Plug-in hybrids, windmills, and clothes lines? Dude, that stuff is for chicks, right?
All glibness aside, a new survey of what Americans believe about the climate crisis -- and why -- reveals that a majority of those surveyed consider the issue to be more soft and feminine than strong and burly.
"It's culturally "macho" to dismiss global warming as a problem and solving problems (including global warming) is perceived as feminine," the authors note. "To the extent men are concerned, climate is about the cost and other tradeoffs involved in solving the problem."
The American Climate Values Survey, released earlier this month by marketing and research nonprofit ecoAmerica, examines current environmental values and motivations. SRI Consulting Business Intelligence conducted the study with sponsorship from Al Gore's Alliance for Climate Protection, the California Department of Conservation, the Natural Resources Defense Council, and The Nature Conservancy.
While women have a more positive view of being environmentally friendly, the researchers conclude, "men are less concerned about global warming and more likely to think that addressing it will entail negative personal and economic consequences."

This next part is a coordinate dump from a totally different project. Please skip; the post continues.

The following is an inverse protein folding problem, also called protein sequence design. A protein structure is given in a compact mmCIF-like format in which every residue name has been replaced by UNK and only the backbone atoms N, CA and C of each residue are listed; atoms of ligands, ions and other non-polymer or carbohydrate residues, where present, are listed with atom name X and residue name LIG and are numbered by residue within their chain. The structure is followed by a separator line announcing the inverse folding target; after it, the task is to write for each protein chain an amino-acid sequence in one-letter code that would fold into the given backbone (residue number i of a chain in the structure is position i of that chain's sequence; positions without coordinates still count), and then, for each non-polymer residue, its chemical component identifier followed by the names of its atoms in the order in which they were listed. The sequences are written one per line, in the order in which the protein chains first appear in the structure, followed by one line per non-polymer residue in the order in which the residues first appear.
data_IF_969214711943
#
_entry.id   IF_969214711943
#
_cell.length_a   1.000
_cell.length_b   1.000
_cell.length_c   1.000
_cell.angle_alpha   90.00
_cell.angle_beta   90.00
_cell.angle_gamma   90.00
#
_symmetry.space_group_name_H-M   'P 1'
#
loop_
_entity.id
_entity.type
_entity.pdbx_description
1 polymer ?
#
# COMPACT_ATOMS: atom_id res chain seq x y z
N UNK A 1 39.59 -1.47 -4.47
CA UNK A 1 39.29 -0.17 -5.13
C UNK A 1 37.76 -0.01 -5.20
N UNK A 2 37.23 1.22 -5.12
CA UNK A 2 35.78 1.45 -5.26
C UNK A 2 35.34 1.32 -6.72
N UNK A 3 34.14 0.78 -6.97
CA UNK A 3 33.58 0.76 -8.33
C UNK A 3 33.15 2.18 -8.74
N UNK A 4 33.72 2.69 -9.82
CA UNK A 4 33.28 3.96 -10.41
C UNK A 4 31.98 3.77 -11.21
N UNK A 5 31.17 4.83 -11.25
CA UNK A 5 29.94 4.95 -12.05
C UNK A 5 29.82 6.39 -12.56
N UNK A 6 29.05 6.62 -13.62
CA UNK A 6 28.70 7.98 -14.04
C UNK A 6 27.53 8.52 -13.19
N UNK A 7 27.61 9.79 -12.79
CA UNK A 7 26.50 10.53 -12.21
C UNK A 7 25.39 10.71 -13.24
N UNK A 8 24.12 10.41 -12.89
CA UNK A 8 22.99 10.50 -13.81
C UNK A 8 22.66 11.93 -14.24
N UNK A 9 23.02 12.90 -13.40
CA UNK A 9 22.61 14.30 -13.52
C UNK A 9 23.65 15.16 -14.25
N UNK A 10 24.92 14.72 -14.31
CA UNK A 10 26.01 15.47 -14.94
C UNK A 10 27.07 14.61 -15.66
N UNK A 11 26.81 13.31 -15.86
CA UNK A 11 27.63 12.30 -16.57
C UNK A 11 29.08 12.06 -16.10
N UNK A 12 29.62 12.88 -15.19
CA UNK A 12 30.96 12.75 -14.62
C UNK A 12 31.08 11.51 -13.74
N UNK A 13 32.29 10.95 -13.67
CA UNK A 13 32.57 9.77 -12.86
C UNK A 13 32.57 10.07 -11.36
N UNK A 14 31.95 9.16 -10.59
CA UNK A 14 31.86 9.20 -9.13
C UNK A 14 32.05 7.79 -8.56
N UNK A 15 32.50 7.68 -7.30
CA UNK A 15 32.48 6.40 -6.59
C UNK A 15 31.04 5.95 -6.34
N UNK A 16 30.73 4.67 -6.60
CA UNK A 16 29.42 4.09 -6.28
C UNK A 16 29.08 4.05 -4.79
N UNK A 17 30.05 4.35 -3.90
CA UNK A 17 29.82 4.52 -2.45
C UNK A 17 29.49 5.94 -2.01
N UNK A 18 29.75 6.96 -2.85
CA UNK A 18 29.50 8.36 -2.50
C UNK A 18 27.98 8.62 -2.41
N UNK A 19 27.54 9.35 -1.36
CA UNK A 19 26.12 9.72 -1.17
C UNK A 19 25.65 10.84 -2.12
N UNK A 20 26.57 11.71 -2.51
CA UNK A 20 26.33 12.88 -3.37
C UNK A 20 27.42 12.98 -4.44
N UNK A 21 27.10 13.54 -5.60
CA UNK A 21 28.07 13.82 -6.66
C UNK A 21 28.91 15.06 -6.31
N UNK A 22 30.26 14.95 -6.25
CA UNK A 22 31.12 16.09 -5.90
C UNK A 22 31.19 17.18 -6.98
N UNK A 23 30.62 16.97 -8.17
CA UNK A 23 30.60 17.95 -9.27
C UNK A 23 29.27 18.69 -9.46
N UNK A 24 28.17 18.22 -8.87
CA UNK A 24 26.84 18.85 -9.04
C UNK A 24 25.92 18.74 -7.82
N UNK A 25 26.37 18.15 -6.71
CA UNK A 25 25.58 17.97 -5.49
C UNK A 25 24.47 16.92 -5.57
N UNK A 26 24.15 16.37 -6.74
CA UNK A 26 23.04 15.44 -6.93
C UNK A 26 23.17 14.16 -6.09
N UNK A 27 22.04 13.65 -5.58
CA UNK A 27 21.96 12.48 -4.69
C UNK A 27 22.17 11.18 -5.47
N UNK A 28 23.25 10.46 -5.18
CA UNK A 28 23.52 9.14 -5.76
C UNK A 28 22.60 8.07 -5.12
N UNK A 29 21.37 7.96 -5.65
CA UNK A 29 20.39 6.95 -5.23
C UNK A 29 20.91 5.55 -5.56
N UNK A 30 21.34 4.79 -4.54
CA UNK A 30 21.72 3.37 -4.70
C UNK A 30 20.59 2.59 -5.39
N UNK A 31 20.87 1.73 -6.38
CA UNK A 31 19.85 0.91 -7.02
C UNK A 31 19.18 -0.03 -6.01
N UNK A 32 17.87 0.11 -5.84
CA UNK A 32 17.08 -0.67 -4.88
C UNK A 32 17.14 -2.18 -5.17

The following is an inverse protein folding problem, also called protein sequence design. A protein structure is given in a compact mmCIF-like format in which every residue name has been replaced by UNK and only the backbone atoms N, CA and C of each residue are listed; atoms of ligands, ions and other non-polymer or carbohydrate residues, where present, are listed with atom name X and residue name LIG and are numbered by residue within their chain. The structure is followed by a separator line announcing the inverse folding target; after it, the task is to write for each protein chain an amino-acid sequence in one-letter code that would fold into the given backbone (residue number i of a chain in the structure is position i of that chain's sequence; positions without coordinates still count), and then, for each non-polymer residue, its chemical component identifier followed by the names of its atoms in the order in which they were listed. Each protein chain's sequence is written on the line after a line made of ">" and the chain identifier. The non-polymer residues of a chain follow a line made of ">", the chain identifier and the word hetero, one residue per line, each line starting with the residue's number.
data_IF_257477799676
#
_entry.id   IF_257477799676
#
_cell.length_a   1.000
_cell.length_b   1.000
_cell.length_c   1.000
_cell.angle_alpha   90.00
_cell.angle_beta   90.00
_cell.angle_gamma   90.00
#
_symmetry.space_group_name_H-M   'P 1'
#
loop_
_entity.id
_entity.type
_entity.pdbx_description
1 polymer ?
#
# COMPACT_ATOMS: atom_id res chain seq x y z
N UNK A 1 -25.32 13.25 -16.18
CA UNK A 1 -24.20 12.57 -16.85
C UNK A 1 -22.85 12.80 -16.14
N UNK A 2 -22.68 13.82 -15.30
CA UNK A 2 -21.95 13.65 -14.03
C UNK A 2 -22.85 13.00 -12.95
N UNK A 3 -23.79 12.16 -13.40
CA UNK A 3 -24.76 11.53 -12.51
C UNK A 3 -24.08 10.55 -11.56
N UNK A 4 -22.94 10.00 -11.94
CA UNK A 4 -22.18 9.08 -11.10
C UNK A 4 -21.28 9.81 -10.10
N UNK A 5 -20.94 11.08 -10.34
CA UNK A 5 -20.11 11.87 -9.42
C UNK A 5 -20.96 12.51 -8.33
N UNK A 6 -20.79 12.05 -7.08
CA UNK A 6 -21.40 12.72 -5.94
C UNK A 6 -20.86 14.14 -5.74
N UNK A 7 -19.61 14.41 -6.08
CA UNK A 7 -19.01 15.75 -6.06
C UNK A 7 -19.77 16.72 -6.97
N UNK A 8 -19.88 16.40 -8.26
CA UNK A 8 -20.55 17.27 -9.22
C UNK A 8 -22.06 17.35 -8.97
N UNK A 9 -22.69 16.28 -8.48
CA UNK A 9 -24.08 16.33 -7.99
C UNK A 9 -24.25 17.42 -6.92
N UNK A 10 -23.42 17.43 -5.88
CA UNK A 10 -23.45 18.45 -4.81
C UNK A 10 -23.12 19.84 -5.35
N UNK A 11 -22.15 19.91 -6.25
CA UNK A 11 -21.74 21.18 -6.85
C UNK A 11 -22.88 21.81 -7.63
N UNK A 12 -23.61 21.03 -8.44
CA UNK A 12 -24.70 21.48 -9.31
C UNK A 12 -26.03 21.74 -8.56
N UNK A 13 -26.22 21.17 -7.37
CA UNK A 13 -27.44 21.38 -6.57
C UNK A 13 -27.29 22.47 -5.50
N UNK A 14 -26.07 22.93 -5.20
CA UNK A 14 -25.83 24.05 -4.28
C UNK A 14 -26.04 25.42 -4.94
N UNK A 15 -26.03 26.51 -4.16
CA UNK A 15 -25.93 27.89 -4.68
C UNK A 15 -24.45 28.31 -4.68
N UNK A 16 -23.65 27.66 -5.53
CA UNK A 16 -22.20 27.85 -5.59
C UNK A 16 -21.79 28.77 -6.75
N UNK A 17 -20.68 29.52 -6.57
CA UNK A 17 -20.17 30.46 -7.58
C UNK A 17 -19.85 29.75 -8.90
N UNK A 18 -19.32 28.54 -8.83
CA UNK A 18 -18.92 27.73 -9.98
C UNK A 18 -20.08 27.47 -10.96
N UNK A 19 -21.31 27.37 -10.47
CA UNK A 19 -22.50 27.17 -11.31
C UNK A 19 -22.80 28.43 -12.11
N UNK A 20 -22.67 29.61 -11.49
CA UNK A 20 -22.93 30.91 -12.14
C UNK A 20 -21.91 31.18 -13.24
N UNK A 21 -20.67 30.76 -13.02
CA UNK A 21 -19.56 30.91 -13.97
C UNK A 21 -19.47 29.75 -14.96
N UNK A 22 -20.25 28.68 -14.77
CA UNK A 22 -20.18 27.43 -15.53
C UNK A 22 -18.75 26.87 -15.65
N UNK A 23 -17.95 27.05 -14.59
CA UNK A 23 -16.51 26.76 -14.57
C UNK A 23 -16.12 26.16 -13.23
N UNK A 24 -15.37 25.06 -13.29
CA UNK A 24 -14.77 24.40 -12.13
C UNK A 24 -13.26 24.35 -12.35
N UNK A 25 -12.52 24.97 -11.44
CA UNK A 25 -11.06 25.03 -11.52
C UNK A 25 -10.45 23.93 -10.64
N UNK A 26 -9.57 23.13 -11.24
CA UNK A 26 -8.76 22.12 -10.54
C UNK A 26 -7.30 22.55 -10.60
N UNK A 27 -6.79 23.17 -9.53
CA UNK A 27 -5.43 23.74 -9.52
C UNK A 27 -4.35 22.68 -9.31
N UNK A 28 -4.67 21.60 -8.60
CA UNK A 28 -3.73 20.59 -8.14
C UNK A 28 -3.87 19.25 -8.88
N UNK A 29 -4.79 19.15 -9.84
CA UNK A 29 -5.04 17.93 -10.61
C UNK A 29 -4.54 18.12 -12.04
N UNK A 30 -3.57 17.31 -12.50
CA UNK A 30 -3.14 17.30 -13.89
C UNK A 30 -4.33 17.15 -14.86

"In every respect, women in general are much more aligned with environmental and climate values than men," the authors conclude. "They are more aware, more concerned, more motivated and more likely to see global warming solutions as opportunities."
Meanwhile, in the current energy debate, drilling for oil and gas, and mining for coal -- the planet-heating "business as usual" strategies championed by John McCain and Sarah Palin -- are viewed as far more manly and macho. "They resonate well with people who have a masculine cultural perspective," the report says.
The research is intended to help green-leaning non-government organizations craft more effective climate messages and behavior-change campaigns. It suggests that social marketers might consider injecting a little horsepower into the climate-solutions conversation.
Global warming solutions such as 'green tech' don't have a tough edge. They are seen as soft - more feminine. Being 'tender' can be an obstacle. Given that 'finding solutions' is perceived as culturally feminine, finding and framing arguments with macho appeal is key to communicating with a broader swath of Americans. This is an important marketing challenge - 'real men' need to fight global warming too."
Prediction: Watch for the next "We Can Solve It" spot to feature the all-electric 248 horsepower Tesla Roadster, blazing down a lonely highway. All they'd need to do is dub in a little old-fashioned engine rumble.
James Glave is the author of Almost Green: How I Saved 1/6th of a Billionth of the Planet (Skyhorse Publishing, $25). He blogs at glave.com.